Covers and Originals


Every now and then I’ll try out a paragraph from this new book and invite comments. So here goes:

“During the Rendezvous and Birdcage days, very few of the British bands played ‘original’ material – the majority of R&B, soul and blues bands, covered American recordings for most of their set. John Mayall frequently wrote original lyrics but mainly in the form and style of the post-war 12-bar blues, Chris Farlowe’s material included songs by contemporaries like Jagger & Richards but on the whole the range of acts, whether Downliners Sect, Graham Bond, the Vagabonds, the Action, or Geno Washington found their live material on others’ records – even when as with the Action, their arrangements and style brought something unique to the covers. The Who, like the Beatles, were an exception from their fairly early days with some fine Townshend-penned singles, and so too Ray Davies with the Kinks. Locally, very few Portsmouth bands were playing any original songs as 1967 arrived – they were generally expected to cover well-known material in whatever genre – but that would change quite soon for some of them”.


Author: pompeypop

University lecturer, longtime local musician and recently historian of popular music - especially in and around Portsmouth. My blog is entirely about that topic

9 thoughts on “Covers and Originals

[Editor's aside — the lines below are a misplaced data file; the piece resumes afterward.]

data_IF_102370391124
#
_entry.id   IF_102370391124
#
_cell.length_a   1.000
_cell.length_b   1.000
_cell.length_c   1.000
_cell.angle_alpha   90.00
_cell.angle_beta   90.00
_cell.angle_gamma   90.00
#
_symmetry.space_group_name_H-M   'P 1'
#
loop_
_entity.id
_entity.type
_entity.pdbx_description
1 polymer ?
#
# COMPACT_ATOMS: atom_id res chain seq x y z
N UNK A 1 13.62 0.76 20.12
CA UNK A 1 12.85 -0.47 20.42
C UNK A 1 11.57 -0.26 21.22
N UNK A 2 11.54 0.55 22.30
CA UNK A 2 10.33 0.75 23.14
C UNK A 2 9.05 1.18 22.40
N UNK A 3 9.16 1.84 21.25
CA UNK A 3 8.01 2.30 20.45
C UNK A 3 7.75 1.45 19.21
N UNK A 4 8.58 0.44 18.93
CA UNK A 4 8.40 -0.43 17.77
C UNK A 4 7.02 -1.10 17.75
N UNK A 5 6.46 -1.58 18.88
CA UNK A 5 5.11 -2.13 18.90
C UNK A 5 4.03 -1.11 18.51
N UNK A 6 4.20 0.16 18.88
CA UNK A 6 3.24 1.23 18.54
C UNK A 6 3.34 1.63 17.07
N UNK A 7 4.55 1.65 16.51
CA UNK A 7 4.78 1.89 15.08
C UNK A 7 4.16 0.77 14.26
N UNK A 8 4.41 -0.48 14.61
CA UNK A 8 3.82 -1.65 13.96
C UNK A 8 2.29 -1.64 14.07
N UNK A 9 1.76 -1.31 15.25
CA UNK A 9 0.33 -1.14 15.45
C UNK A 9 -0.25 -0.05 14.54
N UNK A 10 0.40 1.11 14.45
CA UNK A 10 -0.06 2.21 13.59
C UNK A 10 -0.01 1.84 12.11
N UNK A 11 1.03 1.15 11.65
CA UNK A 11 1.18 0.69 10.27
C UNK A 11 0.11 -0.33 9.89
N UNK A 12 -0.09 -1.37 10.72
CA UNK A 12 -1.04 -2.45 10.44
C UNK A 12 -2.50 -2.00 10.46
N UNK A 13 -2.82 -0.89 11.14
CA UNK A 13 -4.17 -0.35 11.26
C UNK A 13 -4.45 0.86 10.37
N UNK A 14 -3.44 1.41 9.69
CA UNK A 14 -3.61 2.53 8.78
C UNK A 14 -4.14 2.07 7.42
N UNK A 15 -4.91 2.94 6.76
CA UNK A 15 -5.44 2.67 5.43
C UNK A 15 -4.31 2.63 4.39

1. I feel one big change for one of our local ‘stars’ might be on the way , now that P&O has taken Joe Jackson & Steppin’ Out for its new ad campaign…………………Bit of a good feeling everytime it plays……A Gosport Goodie….

  2. He is an extraordinarily talented musician – one of the most able to emerge from Pompey on the popular music scene. I hope he’ll get loads of dosh for it!

  3. Was that true of Simon Dupree and the Big Sound?

    • About writing? I don’t think they wrote much in those early days – certainly not “I See the Light” or “Kites”. Their stage act included lots of the classic soul covers in 1966 & 1967 – maybe they wrote some flip sides like “It is Finished”? If Tony’s looking in, he can tell us more.

      I think what generally happened when local bands got deals to record/tour they were encouraged to write because the management could then sort out their publishing and get a bit more dough. That happened (briefly!) with Harlem Speakeasy. But as a local band up to about 1967 it was generally the done thing to play covers your audience would recognise.

      Incidentally, nice to hear from you Tim – Happy New Year!

      • Happy New Year Dave!
        Where the Small Faces writing their own material as Marriot/Lane or was that later?
        Realise they weren’t Pompey based!

  4. Not sure how much they wrote in their Birdcage days but a good question Tim. I think they appeared twice in 1966 so I might add them after the mention of Ray Davies – cheers

    • I think you’ll find they wrote most of their recorded material,although the dreadful Don Arden made them record the Kenny Lynch penned ‘Sha La La La Lee’ in order to go top 10 as shown in the recent All or Nothing musical- highly recommended if it comes back to the Kings

      • Many thanks Mr G. Harlem Speakeasy were exploited by Don Arden in a brief relationship which by a set of extraordinary coincidences led to our recording contract and agency deal – but no thanks to that awful man!

      • With more than a little help from Mort Shuman.


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